Survey: More Web Sites Post Privacy Policies

FRAMINGHAM (04/11/2000) - A survey released today shows that Web sites are increasingly informing consumers about what they will do with personal information they collect, but that 77% of the busiest sites still have no stated privacy policy.

The survey of 30,000 of the most heavily trafficked Web sites shows a marked improvement over the Federal Trade Commission's 1998 report. That report, which looked at 1,400 sites, found that while 85% of sites collected personal data, only 14% informed consumers about their data-sharing policies and only 2% had a stated privacy policy.

Although the number of Web sites with posted privacy policies remains low, that rate increases sharply among the busiest Web sites, according to the survey, conducted by San Diego-based enonymous.com, a venture-capital-backed company that focuses on Web privacy issues. Of the 1,000 most heavily visited sites, 63% posted some type of policy, the survey report said.

Enonymous.com's findings come at a time when Internet privacy has been a source of growing debate, and the organization said the results suggest that Web sites are taking consumers' concerns to heart.

"The main conclusion one should draw from this report is that privacy on the Internet is evolving, and apparently improving," the report stated.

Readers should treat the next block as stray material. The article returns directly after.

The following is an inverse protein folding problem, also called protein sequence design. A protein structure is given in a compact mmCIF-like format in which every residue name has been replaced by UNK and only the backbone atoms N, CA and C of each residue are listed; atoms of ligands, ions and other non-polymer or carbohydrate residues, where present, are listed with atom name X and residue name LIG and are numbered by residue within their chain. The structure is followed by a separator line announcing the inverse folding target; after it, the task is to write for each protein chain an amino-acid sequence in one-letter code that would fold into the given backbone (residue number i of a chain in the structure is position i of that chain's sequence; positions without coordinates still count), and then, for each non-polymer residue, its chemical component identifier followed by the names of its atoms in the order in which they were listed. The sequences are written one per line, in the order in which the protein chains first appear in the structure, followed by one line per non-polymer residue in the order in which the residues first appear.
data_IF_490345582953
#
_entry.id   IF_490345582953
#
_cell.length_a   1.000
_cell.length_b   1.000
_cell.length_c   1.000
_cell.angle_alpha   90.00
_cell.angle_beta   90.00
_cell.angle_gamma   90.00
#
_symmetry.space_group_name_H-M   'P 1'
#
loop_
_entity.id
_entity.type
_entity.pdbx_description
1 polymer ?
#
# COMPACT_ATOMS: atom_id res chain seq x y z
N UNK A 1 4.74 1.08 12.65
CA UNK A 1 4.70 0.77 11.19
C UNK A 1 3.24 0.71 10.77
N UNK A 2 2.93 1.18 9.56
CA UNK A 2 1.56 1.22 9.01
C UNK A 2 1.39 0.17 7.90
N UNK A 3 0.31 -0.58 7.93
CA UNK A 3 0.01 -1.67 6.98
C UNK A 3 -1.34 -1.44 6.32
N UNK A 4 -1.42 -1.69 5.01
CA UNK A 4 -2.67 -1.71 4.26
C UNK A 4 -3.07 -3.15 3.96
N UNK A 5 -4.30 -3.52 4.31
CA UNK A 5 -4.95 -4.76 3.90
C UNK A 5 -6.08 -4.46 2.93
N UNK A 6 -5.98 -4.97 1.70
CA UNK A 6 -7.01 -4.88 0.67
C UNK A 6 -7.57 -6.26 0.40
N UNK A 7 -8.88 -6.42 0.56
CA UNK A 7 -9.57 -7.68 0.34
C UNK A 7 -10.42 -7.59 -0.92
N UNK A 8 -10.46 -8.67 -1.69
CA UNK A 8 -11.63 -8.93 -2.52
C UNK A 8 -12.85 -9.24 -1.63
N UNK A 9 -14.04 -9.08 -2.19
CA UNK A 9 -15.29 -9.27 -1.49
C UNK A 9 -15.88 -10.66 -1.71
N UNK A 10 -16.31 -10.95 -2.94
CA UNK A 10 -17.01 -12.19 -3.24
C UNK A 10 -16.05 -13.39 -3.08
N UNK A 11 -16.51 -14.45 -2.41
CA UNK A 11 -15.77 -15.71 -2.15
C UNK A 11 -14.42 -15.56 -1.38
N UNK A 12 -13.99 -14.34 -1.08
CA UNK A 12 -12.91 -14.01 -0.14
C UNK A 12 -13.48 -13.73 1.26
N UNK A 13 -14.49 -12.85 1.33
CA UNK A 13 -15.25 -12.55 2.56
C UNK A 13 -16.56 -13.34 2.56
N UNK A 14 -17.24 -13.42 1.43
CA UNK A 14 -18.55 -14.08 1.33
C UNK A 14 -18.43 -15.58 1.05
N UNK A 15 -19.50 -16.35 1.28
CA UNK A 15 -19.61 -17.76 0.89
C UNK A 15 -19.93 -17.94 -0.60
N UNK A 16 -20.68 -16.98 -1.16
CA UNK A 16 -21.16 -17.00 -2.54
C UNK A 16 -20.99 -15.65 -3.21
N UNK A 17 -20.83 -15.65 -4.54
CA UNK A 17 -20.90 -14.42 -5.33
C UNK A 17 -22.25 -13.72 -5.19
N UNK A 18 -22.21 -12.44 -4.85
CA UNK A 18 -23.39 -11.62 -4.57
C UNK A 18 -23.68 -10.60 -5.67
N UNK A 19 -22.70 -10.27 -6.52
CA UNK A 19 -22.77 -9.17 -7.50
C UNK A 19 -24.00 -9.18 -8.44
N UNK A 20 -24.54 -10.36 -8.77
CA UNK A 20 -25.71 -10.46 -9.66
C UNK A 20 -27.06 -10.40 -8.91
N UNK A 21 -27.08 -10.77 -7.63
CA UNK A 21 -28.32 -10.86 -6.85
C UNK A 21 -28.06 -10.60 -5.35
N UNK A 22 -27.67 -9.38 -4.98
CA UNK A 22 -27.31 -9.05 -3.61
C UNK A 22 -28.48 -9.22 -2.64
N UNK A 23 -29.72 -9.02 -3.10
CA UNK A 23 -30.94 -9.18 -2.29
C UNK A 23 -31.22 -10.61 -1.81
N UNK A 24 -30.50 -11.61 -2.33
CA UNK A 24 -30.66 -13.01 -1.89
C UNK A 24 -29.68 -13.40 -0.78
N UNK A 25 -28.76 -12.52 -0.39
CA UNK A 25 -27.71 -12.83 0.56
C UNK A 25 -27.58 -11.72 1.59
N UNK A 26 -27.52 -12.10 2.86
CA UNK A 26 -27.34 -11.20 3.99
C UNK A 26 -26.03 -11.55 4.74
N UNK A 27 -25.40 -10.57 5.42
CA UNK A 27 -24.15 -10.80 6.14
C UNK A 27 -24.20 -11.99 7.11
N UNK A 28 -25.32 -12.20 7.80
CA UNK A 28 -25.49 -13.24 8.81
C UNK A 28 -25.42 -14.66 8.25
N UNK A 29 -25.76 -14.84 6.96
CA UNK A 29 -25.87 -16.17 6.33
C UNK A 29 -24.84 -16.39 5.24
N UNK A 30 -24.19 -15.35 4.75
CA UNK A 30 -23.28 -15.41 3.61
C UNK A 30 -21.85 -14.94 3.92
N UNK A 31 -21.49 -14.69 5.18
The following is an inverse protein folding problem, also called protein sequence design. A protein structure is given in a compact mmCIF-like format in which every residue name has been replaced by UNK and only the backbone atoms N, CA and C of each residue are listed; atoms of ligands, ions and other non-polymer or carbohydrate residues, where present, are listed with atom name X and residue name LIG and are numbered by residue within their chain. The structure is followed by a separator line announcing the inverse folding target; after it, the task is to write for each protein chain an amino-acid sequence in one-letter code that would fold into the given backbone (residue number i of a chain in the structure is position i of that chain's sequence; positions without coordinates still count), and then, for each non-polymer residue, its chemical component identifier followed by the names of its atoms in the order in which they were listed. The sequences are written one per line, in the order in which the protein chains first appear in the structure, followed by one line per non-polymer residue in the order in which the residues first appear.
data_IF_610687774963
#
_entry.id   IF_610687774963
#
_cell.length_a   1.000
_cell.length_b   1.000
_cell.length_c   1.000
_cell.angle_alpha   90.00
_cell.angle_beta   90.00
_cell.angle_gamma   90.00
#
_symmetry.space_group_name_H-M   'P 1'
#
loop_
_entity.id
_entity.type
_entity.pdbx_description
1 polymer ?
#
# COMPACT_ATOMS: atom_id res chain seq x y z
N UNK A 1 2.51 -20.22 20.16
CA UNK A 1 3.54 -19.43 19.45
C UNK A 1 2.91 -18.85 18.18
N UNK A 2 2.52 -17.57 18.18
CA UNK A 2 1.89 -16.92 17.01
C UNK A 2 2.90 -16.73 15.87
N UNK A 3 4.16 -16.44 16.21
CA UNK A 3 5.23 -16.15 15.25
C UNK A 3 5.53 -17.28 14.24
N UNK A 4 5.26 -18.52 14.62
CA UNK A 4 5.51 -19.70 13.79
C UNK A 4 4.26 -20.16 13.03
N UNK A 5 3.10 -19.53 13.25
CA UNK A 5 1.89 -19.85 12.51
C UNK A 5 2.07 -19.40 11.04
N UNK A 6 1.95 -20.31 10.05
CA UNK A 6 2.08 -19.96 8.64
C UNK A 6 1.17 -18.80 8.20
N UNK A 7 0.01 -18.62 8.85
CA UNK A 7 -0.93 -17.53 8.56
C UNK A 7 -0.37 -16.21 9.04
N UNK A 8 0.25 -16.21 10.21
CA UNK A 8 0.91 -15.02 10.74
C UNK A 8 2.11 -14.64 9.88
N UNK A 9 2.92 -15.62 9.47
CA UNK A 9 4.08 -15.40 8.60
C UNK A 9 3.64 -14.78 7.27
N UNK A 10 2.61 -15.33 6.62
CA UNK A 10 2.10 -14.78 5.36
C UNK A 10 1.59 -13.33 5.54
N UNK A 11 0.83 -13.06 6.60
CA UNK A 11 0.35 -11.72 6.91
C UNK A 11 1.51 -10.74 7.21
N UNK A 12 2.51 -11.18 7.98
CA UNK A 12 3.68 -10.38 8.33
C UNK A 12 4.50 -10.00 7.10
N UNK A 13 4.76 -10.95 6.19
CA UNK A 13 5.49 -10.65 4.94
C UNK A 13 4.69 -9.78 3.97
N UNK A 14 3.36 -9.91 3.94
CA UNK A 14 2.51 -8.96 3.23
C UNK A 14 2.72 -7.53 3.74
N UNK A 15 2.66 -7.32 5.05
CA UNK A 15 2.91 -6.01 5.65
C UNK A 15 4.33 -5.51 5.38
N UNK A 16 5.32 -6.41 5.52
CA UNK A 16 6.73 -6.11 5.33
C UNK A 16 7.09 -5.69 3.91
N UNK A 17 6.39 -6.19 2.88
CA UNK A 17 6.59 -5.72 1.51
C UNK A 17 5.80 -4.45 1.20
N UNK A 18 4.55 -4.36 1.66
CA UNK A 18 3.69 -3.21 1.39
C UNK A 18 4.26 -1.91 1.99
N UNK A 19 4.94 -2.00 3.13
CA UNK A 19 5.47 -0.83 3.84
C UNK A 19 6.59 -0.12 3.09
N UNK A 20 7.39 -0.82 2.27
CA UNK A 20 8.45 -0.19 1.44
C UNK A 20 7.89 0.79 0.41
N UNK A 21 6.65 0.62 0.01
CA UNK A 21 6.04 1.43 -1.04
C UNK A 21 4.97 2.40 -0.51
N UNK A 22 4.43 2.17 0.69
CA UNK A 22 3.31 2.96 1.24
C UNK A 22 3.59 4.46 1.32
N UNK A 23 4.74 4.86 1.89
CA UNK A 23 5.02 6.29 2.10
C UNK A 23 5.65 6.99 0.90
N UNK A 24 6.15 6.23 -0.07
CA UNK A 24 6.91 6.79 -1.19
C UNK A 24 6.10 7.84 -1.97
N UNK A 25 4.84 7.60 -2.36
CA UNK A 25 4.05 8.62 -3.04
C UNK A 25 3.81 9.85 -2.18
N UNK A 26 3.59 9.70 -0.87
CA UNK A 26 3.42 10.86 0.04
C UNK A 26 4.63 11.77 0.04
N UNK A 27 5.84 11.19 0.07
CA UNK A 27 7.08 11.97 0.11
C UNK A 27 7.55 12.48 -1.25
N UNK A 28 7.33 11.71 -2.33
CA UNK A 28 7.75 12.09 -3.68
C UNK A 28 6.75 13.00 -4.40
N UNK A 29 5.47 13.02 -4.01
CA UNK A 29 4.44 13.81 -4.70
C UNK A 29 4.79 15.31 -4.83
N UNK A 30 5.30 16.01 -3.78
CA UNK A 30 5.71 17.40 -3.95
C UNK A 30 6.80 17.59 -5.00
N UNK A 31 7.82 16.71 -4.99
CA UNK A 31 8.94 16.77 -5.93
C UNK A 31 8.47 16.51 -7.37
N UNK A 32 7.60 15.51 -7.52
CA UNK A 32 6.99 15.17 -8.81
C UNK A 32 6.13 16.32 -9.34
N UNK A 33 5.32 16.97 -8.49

The survey found that government sites lead the way in informing visitors about what will be done with any personal information gathered, with 69% having a posted privacy policy. A quarter of dot-com sites had a stated policy, followed by dot-net, dot-org and dot-edu sites, with 15%, 14% and 3%, respectively.

The Enonymous.com survey rated Web sites on a four-star system. It found that only 3.5% of sites have the most stringent policy, stating they won't contact a visitor without his or explicit permission and won't share personally identifiable information.

Nearly 8% of sites with stated policies said they may contact a site visitor or share personal information without the consumer's permission.

Although a growing number of sites are posting their policies, the statements are doing little to boost privacy and protect consumers' interests, said Jason Catlett, president of Green Brook, N.J.-based Junkbusters Corp., a privacy watchdog.

"The survey accurately reflects that privacy policies are not delivering a lot of privacy," he said.

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